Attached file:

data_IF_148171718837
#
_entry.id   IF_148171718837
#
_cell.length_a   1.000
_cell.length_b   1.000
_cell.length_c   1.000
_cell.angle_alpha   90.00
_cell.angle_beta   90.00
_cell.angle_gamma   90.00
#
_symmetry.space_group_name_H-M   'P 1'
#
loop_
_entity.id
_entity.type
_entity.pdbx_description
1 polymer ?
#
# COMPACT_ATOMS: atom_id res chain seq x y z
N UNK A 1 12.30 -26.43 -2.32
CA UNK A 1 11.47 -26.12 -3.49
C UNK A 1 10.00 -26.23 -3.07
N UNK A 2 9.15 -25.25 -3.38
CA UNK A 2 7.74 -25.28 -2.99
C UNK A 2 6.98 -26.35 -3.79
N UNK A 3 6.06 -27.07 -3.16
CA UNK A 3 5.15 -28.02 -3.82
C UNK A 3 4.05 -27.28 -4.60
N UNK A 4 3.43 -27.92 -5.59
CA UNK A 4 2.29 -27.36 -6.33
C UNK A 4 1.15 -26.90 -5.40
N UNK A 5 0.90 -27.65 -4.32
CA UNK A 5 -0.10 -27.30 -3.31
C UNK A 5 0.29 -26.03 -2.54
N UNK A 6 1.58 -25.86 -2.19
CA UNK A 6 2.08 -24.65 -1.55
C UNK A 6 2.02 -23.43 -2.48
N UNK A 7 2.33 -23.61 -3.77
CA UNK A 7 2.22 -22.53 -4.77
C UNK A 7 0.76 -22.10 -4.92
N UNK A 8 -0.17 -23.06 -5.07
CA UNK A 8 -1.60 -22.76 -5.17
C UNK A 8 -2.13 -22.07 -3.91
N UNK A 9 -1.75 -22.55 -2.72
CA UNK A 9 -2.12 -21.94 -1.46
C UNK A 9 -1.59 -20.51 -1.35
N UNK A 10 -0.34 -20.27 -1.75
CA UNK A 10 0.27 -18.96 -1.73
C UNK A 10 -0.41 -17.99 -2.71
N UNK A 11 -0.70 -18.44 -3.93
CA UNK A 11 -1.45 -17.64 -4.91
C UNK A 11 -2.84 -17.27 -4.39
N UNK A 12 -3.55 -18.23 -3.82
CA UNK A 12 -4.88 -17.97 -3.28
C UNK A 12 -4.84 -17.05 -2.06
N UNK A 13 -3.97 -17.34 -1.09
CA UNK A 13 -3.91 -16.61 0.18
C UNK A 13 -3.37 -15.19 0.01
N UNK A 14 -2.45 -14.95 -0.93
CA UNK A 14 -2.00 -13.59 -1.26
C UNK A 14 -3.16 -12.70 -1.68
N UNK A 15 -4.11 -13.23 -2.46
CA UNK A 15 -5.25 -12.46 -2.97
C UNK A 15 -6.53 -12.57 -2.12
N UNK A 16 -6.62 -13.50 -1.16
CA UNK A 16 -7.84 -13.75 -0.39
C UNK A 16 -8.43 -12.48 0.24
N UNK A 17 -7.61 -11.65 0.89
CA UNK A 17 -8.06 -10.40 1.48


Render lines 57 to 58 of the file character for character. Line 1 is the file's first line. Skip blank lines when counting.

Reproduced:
N UNK A 13 -3.97 -17.34 -1.09
CA UNK A 13 -3.91 -16.61 0.18